barf [connotation?]

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I was talking with my friend from a foreign country, I said, "I barfed the other day....". Then she started to laugh and couldn't stop for a while. That looked so funny to her. I asked what was so funny, but she just kept on laughing and didn't tell me why.
What do you think made her laugh a lot? I knew 'barf' is a slang, so I thought maybe that's the reason for that.
  • Cenzontle

    Senior Member
    English, U.S.
    "Barf" is a slang slang (it's a slang expression) that we don't often hear from non-native speakers, and that's why your friend laughed.
    I don't associate it with alcohol, or young people (more than any other slang), or particular schools.
    The neutral expression is "to throw up" ("I threw up"). "To vomit" sounds clinical.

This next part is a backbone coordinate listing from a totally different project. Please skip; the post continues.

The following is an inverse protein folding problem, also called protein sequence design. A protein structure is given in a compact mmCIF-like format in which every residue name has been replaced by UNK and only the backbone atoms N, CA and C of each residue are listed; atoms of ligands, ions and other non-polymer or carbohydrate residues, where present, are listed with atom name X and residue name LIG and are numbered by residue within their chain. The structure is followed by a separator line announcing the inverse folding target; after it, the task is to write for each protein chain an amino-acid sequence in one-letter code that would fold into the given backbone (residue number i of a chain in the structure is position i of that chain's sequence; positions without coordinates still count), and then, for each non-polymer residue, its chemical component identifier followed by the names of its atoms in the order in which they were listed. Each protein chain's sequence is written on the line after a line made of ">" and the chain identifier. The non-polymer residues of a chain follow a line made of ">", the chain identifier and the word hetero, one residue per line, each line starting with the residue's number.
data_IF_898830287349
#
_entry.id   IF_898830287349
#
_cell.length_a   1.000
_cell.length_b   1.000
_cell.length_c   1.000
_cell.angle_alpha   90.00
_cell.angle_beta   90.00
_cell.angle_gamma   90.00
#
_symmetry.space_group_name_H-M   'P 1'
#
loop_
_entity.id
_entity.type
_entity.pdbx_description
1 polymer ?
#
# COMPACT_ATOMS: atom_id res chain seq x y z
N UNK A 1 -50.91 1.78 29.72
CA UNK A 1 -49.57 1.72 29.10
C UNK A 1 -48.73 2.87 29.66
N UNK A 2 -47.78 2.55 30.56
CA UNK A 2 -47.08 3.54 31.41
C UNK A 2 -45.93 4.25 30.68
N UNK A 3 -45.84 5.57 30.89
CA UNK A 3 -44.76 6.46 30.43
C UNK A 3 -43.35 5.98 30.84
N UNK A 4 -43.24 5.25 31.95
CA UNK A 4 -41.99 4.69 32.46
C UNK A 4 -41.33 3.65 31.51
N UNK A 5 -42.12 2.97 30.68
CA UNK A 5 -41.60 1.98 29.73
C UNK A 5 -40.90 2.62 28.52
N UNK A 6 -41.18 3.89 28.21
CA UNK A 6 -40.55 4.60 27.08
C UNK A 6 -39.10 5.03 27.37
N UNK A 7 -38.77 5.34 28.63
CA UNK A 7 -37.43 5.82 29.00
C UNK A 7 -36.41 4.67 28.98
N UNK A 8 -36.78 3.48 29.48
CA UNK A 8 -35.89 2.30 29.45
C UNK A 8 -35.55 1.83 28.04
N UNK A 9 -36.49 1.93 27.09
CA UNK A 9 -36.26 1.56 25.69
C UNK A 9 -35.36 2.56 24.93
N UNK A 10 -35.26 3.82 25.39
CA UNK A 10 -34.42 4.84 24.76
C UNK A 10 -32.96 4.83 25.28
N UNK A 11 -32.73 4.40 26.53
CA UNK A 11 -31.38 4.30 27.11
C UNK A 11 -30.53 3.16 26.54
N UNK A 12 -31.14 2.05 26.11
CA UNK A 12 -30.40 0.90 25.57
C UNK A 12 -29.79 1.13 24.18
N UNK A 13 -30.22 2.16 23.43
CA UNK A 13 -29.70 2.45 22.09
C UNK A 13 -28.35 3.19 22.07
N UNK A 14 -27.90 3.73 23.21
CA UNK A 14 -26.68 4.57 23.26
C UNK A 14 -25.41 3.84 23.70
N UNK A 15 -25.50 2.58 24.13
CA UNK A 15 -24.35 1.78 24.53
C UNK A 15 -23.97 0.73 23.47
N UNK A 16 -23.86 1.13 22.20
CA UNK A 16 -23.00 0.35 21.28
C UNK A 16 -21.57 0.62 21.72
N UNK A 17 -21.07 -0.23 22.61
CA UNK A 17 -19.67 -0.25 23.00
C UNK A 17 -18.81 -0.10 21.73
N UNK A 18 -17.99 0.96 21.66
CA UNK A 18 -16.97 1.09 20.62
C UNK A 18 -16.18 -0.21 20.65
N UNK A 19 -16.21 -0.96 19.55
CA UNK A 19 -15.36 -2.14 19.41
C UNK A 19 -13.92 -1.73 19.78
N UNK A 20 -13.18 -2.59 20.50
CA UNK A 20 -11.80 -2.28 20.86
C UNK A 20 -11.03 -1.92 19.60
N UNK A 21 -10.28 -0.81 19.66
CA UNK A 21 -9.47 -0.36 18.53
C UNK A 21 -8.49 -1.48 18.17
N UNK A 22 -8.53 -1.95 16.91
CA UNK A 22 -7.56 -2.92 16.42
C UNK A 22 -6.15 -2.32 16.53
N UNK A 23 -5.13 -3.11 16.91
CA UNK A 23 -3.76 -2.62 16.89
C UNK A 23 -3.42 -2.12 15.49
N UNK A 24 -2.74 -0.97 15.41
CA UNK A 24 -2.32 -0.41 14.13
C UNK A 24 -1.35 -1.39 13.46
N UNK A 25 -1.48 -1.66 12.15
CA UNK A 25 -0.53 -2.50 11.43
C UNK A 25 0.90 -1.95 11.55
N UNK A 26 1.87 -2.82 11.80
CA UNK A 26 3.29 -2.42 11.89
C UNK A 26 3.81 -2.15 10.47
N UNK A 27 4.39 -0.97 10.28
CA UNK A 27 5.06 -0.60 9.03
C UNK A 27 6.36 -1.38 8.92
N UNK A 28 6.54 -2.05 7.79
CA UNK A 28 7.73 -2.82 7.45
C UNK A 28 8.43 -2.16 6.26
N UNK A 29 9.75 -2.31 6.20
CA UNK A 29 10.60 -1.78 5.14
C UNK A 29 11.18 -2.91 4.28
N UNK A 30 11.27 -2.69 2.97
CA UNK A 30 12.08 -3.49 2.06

Sixties Mod
    English UK Southern Standard English
    I have heard it in BE, although I had it mentally marked down as a transatlantic import. :)

    I'd be surprised to hear a non-native speaker use it, I must admit.

    Hermione Golightly

    Senior Member
    British English
    I know for fact that I first heard 'barf' in use by American kids, when I was about 40.
    Like veli, I use 'puke', 'throw up' or 'be sick', unless I'm talking to the doctor.
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